The horror film is hands down the most woefully underrated genre in cinema. Art at its very finest provokes and there is no subject more provocative than death. Death is the only existential constant in the human experience. Like it or not, we are all born to die. So it only follows that human beings should be both fascinated and terrified by death in equal measure. This fascination is precisely what powers the commercial drive behind the horror industry. There has never been a time since cinema’s infancy when audiences haven’t flocked to the theater to be frightened. People are drawn to fear but when that fear is followed through with analysis they become too uncomfortable to enjoy the cheap thrill of being terrified without consequences. But there are always consequences.
This is why mainstream horror movies have largely been reduced to the cheap thrills alone. The last thing Hollywood wants is for terrified people to think about what terrifies them most. This isn’t just a grave disservice to an entire genre of art. It is a grave disservice to society as a whole. Only when confronted by that which makes us most uncomfortable can we collectively overcome it. Since, as an anarchist as well as a lifelong horror movie buff, nothing makes me more uncomfortable than the state and the established order that thrives in its haunted architecture, I’ve decided to compile a list of movies that should both terrify and provoke anyone’s god-given anti-authoritarian impulses. Not every movie on this list is a horror film in the traditional sense, but they all foster skepticism of authority through the strategic use of terror. These are scary movies for anarchists to watch in the dark and maybe, if we’re lucky, a few of them will be scary enough to create a few new anarchists in the dark this Halloween.
They Live (1988)- The first film on this list isn’t exactly scary, what with its cheesy one-liners and comically over the top street brawl (“Put on the fucking glasses!”) But beneath the B-movie grime, few films have done a finer job of illustrating the cryptic authoritarianism that lies just beneath the shiny visage of liberal democracy. Once Roddy Piper puts on those shades, he sees right through the trappings of glossy magazines, fiat cash and Reaganomics and becomes literate enough to read the true message of the extraterrestrial oligarchy, loud and clear. When it comes to capitalism, they live and you sleep. This is a movie about getting woke. Now put on the fucking glasses cause we’re just getting started.
Halloween is quite easily my favorite holiday. A heathen celebration the Christians failed to conquer, it’s a time of joyful chaos and youth rebellion decorated by skeletons, scattered leaves, flickering jack-o-lanterns, and bonfire smoke. A holiday where serial killers are lionized and everyone dresses in drag, betraying conformity to expose their darkest desires to be whores and outlaws. It’s the one time of year when a genderfuck malcontent like me can feel halfway normal without having to sell out. It’s also arguably this stupid countries only truly anarchist holiday, or at least it was and it still should be.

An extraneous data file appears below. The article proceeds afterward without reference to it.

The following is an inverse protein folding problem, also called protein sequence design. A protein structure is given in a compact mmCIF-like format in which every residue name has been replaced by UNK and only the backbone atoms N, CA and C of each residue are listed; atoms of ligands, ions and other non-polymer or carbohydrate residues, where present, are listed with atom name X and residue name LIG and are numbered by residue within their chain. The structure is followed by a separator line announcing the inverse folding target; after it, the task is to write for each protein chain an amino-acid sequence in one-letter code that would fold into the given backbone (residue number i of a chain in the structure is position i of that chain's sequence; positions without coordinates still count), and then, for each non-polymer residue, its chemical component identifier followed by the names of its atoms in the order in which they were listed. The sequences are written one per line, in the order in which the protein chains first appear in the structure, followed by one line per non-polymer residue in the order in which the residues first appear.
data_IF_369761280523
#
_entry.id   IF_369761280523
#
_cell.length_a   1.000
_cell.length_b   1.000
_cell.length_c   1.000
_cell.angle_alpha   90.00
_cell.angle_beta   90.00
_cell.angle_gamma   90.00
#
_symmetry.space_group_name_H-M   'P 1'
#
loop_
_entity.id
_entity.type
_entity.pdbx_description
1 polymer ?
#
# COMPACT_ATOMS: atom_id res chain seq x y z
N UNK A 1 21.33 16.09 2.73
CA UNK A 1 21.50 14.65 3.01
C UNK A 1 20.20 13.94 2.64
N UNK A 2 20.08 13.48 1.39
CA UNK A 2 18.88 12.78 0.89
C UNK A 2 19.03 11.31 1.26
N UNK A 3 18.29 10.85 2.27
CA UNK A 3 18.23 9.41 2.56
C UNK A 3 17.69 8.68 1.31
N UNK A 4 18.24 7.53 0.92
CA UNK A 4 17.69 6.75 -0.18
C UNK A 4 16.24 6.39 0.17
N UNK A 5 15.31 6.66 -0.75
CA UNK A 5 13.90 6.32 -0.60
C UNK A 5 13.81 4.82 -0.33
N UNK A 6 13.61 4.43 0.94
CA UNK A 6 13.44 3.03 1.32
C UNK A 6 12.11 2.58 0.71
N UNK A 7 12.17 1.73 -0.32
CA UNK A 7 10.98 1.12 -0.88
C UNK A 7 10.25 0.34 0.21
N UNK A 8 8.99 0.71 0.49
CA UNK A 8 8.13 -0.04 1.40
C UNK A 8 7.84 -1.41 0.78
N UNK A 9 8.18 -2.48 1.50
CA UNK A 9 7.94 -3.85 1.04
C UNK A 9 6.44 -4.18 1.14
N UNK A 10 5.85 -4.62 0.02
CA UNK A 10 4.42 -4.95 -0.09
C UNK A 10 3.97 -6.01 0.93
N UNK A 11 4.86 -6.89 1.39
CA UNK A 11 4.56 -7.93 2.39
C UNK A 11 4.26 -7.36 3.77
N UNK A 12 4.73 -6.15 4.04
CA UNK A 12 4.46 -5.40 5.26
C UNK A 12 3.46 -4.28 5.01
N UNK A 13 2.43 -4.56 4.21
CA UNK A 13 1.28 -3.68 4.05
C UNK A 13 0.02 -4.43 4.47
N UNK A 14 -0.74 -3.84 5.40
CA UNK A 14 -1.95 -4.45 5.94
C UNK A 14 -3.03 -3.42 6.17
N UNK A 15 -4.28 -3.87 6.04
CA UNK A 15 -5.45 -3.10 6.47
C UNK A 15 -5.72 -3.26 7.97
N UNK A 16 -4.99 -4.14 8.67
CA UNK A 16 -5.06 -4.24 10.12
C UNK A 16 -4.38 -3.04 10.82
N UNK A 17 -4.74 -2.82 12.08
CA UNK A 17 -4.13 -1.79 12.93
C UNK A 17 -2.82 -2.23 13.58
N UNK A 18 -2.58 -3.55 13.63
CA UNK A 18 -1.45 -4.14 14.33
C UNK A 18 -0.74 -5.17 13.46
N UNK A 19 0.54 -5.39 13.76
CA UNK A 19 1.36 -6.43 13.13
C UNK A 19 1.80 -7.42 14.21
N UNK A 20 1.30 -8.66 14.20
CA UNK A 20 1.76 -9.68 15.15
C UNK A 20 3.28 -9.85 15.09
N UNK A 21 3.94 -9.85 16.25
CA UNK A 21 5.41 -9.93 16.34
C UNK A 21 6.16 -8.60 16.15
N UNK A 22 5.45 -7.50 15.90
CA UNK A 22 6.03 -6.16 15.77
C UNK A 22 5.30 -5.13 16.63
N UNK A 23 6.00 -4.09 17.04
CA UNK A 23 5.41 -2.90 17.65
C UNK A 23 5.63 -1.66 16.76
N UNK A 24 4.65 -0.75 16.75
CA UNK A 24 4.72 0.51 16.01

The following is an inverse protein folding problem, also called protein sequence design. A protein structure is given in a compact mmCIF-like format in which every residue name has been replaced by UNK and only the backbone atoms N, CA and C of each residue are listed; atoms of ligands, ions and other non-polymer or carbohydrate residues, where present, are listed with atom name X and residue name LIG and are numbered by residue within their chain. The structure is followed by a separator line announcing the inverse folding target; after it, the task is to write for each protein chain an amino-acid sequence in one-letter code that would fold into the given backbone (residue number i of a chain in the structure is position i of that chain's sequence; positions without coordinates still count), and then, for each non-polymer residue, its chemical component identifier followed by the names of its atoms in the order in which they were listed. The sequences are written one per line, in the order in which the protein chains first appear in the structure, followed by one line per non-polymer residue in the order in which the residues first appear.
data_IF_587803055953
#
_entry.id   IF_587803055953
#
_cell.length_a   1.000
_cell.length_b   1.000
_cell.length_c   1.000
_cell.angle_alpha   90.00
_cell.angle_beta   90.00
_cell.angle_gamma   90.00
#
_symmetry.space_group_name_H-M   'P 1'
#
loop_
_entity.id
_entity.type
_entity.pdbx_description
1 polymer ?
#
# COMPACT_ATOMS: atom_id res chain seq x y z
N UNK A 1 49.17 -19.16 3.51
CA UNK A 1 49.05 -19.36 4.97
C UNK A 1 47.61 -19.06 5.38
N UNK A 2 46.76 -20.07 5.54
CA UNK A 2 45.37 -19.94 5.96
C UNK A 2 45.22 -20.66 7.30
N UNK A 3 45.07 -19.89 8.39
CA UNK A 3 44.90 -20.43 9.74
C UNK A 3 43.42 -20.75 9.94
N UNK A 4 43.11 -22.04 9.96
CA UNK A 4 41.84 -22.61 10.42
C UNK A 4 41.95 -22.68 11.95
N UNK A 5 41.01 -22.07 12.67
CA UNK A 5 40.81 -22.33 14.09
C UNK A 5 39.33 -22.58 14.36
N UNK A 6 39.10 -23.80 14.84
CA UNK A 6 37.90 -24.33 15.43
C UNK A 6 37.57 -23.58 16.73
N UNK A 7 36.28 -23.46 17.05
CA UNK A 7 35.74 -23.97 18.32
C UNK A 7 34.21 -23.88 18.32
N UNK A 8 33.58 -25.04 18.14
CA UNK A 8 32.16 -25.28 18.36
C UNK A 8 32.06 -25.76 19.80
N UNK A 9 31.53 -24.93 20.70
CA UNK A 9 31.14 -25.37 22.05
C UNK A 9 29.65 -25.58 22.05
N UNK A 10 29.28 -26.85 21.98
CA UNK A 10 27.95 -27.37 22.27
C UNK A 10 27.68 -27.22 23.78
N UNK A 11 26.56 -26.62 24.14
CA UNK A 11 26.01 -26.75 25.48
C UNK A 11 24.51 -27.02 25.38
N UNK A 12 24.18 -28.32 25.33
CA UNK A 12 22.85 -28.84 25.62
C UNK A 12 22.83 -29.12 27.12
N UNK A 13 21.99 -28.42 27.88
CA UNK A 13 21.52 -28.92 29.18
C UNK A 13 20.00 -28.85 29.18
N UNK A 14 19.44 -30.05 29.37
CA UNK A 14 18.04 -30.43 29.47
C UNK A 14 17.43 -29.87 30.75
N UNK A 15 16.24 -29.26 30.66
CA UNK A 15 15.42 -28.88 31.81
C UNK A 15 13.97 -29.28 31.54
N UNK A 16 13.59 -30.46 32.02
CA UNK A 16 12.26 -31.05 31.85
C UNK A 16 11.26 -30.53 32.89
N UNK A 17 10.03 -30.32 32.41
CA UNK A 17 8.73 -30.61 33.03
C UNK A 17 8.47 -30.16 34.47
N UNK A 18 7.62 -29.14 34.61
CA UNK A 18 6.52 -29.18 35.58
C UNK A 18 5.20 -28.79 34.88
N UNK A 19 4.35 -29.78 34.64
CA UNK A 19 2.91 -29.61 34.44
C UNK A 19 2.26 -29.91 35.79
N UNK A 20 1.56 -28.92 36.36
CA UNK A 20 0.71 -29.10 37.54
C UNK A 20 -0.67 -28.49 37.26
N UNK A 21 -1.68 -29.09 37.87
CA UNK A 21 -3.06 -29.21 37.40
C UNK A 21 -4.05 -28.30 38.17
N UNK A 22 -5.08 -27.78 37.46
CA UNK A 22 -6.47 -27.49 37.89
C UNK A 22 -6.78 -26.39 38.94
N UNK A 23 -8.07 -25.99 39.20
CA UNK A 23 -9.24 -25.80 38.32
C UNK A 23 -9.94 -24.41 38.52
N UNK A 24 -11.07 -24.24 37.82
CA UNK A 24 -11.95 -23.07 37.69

There was a time, not so long ago, when Halloween meant one night a year when kids owned the streets, wandering unsupervised from house to house dressed in disguise like demons and monsters, appropriating candy from random strangers under the threat of vandalism like tiny unions of egoists. Trick or Treat began as a threat. You could hand over the good stuff (and it better be good) or you could get your house fucked up in a toilet paper draped act of propaganda of the deed, letting the whole neighborhood and any other passing horde of hoodlums know who fucked up and why. In certain parts of the country there was a completely separate holiday called Hell Night, when children engaged in mass acts of gleeful sabotage against the parents, teachers, clergy, and cops who made them feel powerless during the rest of the year. Windows were broken, tires were slashed, and a sense of justice was returned to the universe.
Halloween and Hell Night weren’t like Christmas or Easter. The only gifts you got where the gifts you took, the gifts you earned. It was an empowering event that celebrated lawlessness and the collective power of us against them. So it should come as little surprise that the thems of this world have conspired to neuter this heathen celebration of unfettered youth power, by badge, bible, or checkbook. Over the last couple decades Halloween has been transformed into something truly monstrous, the worst kind of monster, a fascistically vanilla monster called “normal”. A pejorative so hideously fowl that it could have only been created by an adult, dead from the heart up.
Another week, another new and expanded repo market
intervention by the Federal Reserve. On Thursday, the Federal Reserve Bank of
New York intervened twice with fresh liquidity injections. Fed officials raised
their offerings for overnight repos up from $75 billion to a staggering $120
This comes on top of the $60 billion per month in
Treasury bill purchases that will extend well into next year and possibly
beyond. Over the past month alone, the Fed’s balance sheet has soared by $200
You might think numbers like these should be quite